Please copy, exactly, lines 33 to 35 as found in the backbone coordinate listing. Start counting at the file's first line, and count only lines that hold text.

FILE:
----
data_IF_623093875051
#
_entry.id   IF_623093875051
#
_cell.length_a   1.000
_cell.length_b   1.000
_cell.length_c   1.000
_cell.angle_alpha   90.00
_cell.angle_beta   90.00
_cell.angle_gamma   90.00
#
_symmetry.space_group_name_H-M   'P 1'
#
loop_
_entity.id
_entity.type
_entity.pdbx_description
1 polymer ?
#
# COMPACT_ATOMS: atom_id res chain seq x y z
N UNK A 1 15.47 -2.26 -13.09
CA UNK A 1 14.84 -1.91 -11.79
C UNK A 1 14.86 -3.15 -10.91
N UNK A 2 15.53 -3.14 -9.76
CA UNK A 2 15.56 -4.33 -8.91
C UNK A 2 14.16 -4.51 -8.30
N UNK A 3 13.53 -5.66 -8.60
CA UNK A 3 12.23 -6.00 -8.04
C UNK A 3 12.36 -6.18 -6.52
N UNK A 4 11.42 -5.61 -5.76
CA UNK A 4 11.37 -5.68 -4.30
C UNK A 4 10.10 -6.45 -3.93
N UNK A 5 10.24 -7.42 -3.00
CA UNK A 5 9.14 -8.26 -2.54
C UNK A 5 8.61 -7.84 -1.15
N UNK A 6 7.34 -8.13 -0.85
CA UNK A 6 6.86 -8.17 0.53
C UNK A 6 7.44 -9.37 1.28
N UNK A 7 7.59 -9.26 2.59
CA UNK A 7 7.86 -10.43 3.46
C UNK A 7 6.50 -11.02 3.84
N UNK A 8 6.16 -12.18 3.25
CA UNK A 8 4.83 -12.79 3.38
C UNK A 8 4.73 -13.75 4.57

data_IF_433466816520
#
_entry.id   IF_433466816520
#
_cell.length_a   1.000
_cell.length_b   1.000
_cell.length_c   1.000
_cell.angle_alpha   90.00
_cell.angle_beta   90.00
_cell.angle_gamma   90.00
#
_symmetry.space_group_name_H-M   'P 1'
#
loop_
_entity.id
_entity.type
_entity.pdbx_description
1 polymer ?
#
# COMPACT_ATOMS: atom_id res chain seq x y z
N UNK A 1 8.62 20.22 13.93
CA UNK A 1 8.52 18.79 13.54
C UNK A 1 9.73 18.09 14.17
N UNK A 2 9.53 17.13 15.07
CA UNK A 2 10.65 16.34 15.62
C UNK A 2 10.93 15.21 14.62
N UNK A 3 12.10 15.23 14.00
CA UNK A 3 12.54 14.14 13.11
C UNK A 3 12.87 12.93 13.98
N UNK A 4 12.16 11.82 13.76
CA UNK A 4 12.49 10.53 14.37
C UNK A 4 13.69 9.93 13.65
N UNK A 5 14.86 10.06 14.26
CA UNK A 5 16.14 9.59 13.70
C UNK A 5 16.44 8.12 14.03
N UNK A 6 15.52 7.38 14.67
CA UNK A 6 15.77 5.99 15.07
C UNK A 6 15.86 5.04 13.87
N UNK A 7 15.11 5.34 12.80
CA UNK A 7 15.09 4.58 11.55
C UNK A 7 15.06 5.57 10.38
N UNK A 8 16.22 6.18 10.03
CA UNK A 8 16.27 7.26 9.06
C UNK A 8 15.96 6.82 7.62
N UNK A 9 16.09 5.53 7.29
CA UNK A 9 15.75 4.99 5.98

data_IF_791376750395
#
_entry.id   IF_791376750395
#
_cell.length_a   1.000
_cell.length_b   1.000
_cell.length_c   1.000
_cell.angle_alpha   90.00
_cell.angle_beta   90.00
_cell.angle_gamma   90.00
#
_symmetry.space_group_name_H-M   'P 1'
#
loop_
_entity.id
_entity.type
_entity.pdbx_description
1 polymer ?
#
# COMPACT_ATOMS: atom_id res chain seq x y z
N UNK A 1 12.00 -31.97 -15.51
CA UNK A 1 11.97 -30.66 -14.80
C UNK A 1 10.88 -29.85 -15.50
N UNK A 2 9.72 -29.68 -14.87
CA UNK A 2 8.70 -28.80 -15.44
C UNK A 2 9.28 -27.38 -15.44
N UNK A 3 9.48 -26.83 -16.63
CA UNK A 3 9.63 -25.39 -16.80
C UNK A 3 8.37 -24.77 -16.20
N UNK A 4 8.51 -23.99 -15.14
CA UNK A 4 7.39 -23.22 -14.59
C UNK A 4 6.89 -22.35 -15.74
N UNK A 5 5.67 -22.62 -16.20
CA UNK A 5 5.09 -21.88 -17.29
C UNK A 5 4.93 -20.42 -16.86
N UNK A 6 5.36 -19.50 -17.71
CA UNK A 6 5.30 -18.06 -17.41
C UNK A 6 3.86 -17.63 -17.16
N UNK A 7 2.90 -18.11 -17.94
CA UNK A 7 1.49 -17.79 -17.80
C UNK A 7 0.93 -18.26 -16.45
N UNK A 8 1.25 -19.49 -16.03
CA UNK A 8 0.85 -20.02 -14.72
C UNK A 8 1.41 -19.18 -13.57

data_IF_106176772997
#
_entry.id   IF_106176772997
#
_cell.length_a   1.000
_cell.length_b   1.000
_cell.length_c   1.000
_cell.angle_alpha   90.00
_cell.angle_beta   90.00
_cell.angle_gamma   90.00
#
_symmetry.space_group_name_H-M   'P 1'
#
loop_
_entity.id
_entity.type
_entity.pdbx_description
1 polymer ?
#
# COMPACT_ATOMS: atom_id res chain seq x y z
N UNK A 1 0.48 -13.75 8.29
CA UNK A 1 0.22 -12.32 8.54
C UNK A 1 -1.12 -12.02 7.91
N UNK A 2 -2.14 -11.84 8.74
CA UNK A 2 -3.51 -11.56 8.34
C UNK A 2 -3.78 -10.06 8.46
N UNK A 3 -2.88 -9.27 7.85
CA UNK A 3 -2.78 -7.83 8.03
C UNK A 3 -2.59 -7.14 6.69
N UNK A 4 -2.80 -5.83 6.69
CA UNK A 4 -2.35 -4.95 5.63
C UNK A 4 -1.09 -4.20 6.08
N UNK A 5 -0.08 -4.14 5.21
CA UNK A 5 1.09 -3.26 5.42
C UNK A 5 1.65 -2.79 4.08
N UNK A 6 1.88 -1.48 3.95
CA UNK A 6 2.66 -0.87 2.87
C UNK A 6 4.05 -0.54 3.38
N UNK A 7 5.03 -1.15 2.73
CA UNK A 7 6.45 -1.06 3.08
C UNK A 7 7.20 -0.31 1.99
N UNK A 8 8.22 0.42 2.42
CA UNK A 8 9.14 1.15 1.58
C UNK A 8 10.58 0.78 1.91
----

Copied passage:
N UNK A 5 10.24 -7.42 -3.00
CA UNK A 5 9.14 -8.26 -2.54
C UNK A 5 8.61 -7.84 -1.15